DALLAS -- Most Texans have been enjoying relatively low electricity rates in recent years, but prices are expected to rise in the next couple of years as the cost of natural gas increases and power supplies tighten, experts said Thursday.
"Just tell them to lock in prices" for one or two years, consultant Brandon Schwertner of Sumer Capital told his audience of electricity retailers and brokers at the Texas Electricity Professionals Association's annual conference in Dallas.
Still, electric rates in the state's deregulated markets aren't expected to return to the extremely high levels of 2008.
Many electricity retailers offer one-year fixed-rate contracts for 8 to 9 cents per kilowatt-hour, said David Givens, who follows power prices for Argus Media. He predicted that prices could rise about 10 percent in both 2012 and 2013.
Other speakers also warned of higher prices, citing the state's narrowing reserve margin of power supply over anticipated demand.
"We certainly had a very tight summer," said Trip Doggett, who heads the Electricity Reliability Council of Texas, which manages the state's largest power grid.
During the summer heat wave, ERCOT set a record for electricity demand on three consecutive days in August, peaking Aug. 3 at more than 68,000 megawatts. As a result, Doggett said, ERCOT saw its reserve margin fall from a projected 17.5 percent to 3.8 percent.
While the system was strained by the high temperatures and some unexpected plant shutdowns, concerns are that the state's relatively low electric rates aren't motivating power generators to add generating capacity to meet growing demand. In the state's deregulated market, which includes much of North Texas not served by a municipal or cooperative power company, generators earn money only when they sell power.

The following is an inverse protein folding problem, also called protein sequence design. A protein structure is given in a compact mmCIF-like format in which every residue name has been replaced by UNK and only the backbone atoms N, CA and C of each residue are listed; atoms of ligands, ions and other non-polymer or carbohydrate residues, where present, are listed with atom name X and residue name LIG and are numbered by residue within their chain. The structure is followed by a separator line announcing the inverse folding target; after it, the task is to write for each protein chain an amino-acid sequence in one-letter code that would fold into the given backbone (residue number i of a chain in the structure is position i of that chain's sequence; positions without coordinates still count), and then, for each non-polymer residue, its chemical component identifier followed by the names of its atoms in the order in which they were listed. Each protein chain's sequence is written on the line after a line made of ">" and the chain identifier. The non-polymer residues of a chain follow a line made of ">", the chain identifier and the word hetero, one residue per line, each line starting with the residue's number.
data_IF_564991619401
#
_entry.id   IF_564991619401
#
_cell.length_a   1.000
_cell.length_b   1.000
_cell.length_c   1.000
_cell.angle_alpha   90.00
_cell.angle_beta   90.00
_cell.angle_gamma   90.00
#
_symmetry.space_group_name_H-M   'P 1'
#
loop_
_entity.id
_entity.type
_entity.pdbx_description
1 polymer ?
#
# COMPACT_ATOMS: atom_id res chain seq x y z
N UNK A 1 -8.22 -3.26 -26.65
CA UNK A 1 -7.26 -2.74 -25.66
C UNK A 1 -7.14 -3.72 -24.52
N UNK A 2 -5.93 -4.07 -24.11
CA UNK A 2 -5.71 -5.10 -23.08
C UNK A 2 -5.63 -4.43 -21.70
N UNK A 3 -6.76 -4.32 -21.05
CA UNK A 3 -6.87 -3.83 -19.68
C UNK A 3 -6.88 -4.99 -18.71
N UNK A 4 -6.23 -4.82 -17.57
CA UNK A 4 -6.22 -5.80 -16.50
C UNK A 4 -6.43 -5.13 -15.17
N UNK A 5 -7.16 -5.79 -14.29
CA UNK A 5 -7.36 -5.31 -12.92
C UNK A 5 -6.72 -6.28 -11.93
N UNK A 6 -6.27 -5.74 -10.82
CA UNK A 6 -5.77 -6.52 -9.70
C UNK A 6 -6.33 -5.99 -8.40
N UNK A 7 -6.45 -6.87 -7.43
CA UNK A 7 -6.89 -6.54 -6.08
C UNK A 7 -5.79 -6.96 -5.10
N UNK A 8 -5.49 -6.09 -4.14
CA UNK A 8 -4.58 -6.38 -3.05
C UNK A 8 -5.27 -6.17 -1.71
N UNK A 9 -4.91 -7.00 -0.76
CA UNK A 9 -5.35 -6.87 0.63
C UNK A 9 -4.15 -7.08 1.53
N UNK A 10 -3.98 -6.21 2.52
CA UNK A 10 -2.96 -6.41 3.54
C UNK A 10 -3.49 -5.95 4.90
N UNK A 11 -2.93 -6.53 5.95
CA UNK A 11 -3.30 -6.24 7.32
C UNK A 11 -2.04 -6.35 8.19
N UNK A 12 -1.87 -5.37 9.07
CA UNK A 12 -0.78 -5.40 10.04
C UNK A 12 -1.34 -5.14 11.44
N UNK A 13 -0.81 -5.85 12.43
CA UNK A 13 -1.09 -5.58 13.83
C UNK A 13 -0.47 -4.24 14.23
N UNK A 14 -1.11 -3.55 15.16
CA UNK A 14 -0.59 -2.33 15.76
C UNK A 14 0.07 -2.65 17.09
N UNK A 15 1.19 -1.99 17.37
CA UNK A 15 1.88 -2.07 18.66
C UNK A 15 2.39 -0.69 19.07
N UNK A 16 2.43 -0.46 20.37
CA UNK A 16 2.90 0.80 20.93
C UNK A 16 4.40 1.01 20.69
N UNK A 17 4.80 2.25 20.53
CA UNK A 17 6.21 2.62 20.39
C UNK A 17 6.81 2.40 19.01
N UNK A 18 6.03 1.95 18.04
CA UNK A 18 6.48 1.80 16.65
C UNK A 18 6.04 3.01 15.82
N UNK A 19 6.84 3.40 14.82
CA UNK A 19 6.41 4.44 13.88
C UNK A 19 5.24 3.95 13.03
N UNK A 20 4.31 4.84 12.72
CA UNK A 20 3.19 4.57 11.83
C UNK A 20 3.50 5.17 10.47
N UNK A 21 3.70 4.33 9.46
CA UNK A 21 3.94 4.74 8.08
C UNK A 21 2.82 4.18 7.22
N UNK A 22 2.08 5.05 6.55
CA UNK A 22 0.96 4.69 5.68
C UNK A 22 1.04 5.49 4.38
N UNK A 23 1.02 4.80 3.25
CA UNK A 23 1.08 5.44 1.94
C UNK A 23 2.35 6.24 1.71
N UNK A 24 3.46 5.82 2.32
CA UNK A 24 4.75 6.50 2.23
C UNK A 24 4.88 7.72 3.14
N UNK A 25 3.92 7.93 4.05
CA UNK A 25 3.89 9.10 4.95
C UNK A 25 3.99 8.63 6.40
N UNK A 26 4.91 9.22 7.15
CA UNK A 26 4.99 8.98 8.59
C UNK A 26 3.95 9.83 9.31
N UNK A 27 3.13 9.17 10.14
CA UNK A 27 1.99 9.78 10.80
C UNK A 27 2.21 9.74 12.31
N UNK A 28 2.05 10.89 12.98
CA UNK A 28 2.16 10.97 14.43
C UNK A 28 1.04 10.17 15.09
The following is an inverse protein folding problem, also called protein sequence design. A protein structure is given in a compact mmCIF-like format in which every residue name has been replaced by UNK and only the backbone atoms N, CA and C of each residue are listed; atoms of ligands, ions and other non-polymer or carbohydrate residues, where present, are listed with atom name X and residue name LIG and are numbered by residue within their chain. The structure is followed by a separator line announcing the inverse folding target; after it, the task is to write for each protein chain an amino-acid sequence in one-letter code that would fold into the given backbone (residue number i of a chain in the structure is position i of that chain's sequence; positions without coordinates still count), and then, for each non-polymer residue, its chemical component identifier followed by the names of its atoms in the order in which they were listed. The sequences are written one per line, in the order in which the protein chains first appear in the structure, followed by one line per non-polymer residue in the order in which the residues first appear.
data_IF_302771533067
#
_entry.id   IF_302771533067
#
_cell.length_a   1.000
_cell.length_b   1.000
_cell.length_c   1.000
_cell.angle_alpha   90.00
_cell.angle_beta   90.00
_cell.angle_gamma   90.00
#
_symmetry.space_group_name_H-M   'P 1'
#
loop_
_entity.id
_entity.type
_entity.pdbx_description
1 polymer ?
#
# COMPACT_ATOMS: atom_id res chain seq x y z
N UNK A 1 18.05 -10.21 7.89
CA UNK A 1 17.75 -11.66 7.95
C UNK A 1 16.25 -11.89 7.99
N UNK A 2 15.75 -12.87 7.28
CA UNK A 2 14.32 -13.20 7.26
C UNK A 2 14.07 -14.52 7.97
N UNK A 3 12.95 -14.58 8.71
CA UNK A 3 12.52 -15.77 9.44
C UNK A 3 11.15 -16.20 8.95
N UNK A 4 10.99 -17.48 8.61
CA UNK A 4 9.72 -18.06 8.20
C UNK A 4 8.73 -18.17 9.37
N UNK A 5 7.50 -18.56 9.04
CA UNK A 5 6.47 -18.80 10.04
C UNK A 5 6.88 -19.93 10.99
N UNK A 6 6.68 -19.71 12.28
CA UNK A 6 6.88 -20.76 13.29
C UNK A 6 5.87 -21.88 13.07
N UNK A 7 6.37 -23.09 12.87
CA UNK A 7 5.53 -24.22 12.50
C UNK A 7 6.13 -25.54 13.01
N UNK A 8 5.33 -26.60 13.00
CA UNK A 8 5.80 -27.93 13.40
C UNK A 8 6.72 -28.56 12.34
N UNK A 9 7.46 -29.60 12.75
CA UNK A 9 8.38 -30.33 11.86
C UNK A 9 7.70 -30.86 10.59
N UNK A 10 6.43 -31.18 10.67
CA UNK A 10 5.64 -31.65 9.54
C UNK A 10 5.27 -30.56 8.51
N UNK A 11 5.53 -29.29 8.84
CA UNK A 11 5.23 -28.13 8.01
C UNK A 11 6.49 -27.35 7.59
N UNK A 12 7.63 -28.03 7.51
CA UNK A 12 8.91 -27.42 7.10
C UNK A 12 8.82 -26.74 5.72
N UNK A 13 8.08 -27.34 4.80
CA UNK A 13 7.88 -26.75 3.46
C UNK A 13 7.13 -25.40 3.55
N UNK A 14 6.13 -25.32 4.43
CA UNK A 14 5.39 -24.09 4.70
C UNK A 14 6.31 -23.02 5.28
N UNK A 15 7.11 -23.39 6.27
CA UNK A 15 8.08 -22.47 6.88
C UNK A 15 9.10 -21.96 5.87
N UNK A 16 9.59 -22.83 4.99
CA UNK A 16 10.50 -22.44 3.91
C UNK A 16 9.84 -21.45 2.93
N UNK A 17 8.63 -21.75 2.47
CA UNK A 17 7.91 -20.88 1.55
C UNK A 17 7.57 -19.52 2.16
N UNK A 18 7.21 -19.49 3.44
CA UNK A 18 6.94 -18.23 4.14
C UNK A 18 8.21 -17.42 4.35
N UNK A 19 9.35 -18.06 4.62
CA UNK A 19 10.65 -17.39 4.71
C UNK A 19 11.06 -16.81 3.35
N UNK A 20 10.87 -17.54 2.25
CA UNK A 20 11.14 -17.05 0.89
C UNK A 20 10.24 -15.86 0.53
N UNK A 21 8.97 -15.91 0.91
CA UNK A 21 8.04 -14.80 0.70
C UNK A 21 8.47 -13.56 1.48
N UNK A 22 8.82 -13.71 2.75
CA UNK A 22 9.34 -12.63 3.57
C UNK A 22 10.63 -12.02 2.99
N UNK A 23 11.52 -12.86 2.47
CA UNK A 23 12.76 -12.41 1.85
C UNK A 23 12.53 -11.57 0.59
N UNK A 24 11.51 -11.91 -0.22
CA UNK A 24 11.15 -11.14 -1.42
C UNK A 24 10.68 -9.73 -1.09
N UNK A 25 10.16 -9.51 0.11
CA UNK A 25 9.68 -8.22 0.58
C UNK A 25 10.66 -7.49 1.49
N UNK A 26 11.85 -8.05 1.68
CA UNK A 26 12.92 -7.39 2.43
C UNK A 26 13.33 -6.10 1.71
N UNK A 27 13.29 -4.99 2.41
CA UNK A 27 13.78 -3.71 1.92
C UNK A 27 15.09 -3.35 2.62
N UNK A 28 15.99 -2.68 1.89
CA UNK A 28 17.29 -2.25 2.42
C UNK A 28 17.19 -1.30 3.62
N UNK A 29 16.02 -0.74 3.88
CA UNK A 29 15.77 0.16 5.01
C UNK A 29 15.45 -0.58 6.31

Other speakers suggested that the state consider modifying its deregulated market to include so-called capacity payments, in which a generator is paid a set amount to maintain a certain amount of spare capacity for emergencies.
Doggett said ERCOT is also studying ways to get more large power users to agree to contracts that allow for power interruptions during periods of short supply. One approach being explored would expand programs that offer lower rates to big electricity users in exchange for agreeing to reduce their usage during periods of acute shortage.
Jim Fuquay, 817-390-7552